There are also infographics that show you special trivia about the Luzon, Visayas, and Mindanao, as well as its various cities. For example, did you know that the name Makati stemmed from the word “kati” which refers to the ebbing of the tide nearby Pasig river? Or that it takes 5,000 liters of water to produce 1 kilogram of irrigated rice? Or that Ivatan houses, though commonly pictured as a humble hut, can also be built with attics? This and other tidbits about local culture, population, climate, and economy can be seen around the museum.

You can also spot beautiful structures made of recycled materials such as slippers, tires, and other plastics such as an Ivatan house from Region 2 and the Barasoain Church from Region 3. Also present is the Mayon Volcano from Region 5 which lets visitors venture inside and view the “lava walk.” A small passageway filled with mirrors, lava lamps, and chilis hung from the ceiling; all bathed in a deep red glow. It’s the perfect place for all of your spicy selfies.

It’s really a surreal experience to be able to be in a place where so much history and culture is displayed, all shown in different ways that cater to our more modern tastes. You can see this in some of their IG installations: A majestic palayok fountain that’s larger than life, a large pool of synthetic rice that you can play around in and express your love for the starchy staple, and a colorful carabao covered in flowers that you can mount and remember how much they’ve contributed to our agriculture.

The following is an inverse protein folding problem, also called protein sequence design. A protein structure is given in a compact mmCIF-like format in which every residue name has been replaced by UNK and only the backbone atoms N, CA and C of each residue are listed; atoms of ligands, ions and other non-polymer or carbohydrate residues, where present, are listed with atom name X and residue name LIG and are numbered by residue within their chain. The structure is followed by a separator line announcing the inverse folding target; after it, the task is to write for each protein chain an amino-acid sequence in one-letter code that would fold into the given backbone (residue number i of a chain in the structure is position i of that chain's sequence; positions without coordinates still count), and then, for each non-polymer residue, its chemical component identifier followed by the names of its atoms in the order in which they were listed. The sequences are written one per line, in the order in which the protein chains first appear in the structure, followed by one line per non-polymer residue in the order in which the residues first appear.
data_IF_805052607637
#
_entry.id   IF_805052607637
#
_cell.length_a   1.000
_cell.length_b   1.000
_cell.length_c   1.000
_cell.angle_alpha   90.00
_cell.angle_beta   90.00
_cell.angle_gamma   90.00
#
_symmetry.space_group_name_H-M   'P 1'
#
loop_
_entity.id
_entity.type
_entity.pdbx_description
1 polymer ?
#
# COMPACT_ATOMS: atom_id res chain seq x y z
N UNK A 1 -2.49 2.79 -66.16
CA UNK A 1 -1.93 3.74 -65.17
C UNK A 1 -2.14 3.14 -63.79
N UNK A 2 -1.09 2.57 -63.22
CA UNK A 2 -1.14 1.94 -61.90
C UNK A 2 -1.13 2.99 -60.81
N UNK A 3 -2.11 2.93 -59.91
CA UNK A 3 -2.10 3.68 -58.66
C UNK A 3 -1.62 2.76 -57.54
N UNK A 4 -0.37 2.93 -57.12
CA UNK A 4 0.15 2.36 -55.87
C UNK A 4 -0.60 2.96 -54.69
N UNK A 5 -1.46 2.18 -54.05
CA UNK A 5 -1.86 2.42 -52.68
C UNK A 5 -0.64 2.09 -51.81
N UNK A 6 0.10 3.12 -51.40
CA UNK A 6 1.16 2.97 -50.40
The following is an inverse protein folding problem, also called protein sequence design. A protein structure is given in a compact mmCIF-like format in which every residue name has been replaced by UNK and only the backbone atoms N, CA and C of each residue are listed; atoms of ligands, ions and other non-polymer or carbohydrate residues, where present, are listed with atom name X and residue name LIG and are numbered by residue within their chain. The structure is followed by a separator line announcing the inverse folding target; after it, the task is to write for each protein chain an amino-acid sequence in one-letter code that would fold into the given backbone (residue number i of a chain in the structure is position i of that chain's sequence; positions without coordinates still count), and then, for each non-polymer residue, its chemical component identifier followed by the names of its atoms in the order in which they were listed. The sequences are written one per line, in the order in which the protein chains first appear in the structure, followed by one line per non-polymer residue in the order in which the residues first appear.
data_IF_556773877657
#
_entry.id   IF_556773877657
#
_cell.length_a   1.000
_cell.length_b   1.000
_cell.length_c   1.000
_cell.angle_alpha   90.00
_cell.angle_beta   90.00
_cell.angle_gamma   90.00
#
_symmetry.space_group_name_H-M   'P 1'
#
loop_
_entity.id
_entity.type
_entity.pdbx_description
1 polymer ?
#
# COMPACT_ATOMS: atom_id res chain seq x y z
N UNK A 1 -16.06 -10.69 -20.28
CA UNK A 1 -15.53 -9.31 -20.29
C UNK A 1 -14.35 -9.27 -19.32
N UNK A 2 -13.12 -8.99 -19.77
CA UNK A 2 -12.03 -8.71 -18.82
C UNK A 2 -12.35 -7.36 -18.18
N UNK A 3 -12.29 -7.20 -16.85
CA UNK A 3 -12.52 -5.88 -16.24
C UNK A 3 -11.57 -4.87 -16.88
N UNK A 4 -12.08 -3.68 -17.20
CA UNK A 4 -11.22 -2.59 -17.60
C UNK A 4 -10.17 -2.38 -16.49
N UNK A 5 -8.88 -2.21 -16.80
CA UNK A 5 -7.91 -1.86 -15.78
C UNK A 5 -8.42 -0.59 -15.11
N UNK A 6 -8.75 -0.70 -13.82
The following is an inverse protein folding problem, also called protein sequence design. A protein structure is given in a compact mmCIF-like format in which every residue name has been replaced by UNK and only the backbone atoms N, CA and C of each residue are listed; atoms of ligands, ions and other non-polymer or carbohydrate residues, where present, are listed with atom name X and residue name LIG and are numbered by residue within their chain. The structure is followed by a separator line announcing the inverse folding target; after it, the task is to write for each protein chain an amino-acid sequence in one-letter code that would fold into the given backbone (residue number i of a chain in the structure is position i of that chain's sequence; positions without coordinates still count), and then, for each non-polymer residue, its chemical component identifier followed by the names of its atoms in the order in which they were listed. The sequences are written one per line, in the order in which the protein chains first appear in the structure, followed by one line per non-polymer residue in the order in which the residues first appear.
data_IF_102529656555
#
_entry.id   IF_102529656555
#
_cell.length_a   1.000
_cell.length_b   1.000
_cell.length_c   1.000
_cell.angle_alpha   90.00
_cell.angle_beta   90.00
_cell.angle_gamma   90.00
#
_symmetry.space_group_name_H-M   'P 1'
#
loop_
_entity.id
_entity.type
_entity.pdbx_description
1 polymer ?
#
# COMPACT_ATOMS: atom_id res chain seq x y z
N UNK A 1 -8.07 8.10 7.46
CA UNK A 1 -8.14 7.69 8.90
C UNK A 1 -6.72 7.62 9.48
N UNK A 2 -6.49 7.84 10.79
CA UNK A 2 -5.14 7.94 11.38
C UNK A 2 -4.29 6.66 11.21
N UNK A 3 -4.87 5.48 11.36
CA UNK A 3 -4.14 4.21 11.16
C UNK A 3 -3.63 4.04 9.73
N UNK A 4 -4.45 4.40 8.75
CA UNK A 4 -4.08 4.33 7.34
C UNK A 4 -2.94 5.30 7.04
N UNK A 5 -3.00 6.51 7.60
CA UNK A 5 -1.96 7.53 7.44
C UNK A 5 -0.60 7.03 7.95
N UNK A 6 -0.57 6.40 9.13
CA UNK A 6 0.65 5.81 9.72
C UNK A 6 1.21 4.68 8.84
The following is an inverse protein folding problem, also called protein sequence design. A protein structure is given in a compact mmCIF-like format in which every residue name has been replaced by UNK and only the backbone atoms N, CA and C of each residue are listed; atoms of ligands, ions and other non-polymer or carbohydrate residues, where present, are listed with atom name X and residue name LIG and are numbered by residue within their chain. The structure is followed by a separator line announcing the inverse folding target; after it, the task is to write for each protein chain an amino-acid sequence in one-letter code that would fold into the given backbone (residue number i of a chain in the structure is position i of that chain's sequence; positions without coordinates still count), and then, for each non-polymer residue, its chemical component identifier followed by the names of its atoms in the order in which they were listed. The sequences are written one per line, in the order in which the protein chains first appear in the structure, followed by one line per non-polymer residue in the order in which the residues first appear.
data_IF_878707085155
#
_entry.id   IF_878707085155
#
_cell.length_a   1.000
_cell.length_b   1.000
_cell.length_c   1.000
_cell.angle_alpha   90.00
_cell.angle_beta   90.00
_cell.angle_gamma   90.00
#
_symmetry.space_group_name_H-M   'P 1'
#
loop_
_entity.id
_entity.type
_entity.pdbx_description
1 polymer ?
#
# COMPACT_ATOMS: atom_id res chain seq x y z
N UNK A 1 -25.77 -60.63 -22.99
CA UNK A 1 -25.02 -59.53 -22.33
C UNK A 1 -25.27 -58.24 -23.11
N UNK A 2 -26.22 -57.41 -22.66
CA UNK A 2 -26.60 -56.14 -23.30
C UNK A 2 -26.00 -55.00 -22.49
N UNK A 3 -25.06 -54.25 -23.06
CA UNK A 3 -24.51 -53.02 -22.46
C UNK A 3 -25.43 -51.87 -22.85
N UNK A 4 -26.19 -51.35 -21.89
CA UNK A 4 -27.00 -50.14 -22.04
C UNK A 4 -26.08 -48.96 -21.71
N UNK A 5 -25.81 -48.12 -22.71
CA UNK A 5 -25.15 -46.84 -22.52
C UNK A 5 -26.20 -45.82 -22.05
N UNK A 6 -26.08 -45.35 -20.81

When you get tired from all the wandering, you can rest on their cute puto, suman, and sliced mango-shaped seats in the Visayas area. Here you can grab halo-halo, mais con yelo, gulaman, buko juice, and buko pandan if you want a refreshing treat. Other tusok-tusok favorites can be found in the nearby stand. Every so often the very same employees you’ve been conversing with reveal themselves will perform an elaborate production number that features dances from every region. From a leveled-up tinikling, the balancing act that is the binasuan, and the singkil which has a woman balanced on one or two bamboo sticks. It shows so many diverse dances but it all flows and fits together harmoniously.

Proceeding past the Mindanao area and its array of native instruments, you will arrive at the gift shop which carries a large variety of homegrown products and encourages us to support local producers. There are woven goods like bags and baskets, souvenir shirts and stuffed toys, and pasalubong like tuna chicharon, smoked bangus belly, biscocho, and more.






It’s hard to say which part of Lakbay Museo is the best one. The delicious food, the gorgeous sights, or the wonderful performance? But we feel the stars of the show that definitely deserve recognition are the extremely friendly staff. Their kindness and hospitality truly exemplify what’s best about our country—making anyone feel at home no matter where in the world they are. Regardless of whether you’re there for the ‘gram or for the food, it is quite possibly one of the most entertaining and enjoyable ways of “traveling” the country.

So we mimic what Lakbay Museo asks us all, “Paano ka maglalakbay?”




Photos by Diane
Gundaya, video produced by Alfonso Sales